Workforce Restructuring: Four Legal Landmines to Consider
By Kristen Woo, Fasken
As we continue our efforts toward economic recovery, many businesses are contemplating a workforce restructuring, which may involve downsizing and eliminating jobs, merging the responsibilities of two or more positions, and reorganizing reporting structures. While restructuring a business may result in reduced labour costs, it can also attract costly and stressful litigation if poorly handled. Below is a list of four legal landmines to consider when planning a workforce restructuring:
- Individual and Group Termination Liabilities. Preparing for termination liabilities is an essential step. Employers will need to consider employees’ statutory, contractual, and/or common law entitlements to notice of termination, whether to provide employees with working notice, severance pay, or a combination of both, whether additional group termination obligations under employment standards legislation are triggered by the restructuring, and whether to seek a release of claims from employees, among other things.
- Constructive Dismissal. If an employer changes fundamental terms of employment without the employee’s consent, the employee may treat the employer’s actions as a constructive dismissal and sue for damages as if they had been terminated without cause or notice. Reduced compensation, changes to hours of work or job responsibilities, or new reporting hierarchies are just some examples of changes that may give rise to constructive dismissal. To secure an employee’s consent to the changes, the employer may want to communicate that the changes are necessary to keep the business viable and to allow for their continued employment, as job security has been top of mind for most employees throughout the pandemic.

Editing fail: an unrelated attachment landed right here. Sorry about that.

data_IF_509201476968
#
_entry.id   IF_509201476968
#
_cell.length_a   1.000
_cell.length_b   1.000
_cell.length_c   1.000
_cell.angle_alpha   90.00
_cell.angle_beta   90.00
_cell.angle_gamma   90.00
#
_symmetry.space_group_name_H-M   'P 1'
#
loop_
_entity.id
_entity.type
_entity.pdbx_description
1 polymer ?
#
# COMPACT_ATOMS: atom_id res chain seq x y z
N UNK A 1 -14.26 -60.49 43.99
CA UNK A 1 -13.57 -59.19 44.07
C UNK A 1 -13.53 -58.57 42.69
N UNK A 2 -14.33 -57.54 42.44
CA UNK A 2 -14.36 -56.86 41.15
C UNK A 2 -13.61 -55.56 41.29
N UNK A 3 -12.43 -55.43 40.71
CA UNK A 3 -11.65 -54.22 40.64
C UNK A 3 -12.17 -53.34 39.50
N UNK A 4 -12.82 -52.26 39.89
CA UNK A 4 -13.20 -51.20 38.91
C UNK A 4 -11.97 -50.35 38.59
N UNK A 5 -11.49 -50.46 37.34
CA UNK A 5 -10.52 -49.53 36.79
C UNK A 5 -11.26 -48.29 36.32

- Employees on Leave. Employers are often hesitant to eliminate the positions of employees who are on a maternity leave, disability leave, or another leave of absence. However, the fact that an employee is on a maternity or disability leave does not automatically mean their employment cannot be terminated without cause in the context of a legitimate business restructuring. Employers should document their restructuring plans in writing to prove that no ground protected by human rights legislation, such as sex or disability, was a factor in the decision to eliminate an employee’s position. Employers should also be mindful of termination liabilities for employees on leave, as working notice cannot be provided if the employee is not working.
- Discrimination and Retaliation Complaints. Employees may claim that decisions to promote, demote, or terminate were discriminatory on an individual basis (for example, where an employee is terminated because of their race, age, or gender) or on a systemic basis (for example, where objective selection criteria has an adverse impact on a group of employees of the same race, age, or gender). Employees may also claim that decisions to demote or terminate were unlawful retaliation for complaints they filed against their employer, such as unsafe work refusals or bullying and harassment complaints. Accordingly, the importance of carefully considering and documenting the selection criteria used for restructuring decisions cannot be stressed enough.
With proper planning, these landmines can be successfully navigated to mitigate the risk of employment-related litigation. Seeking legal advice is recommended, as the impact of workforce restructuring on individual employees will need to be assessed on a case-by-case basis.
Kristen Woo is an associate in the Labour, Employment and Human Rights practice group at the law firm Fasken. Fasken is one of Canada’s leading business law firms, with more than 700 lawyers, spread across 7 offices in Canada and 3 offices around the globe. More information can be found at www.fasken.com.
This column is intended to convey brief, timely, but only general information and does not constitute legal advice. Readers are encouraged to speak with legal counsel to understand how the general issues noted above apply to their particular circumstances.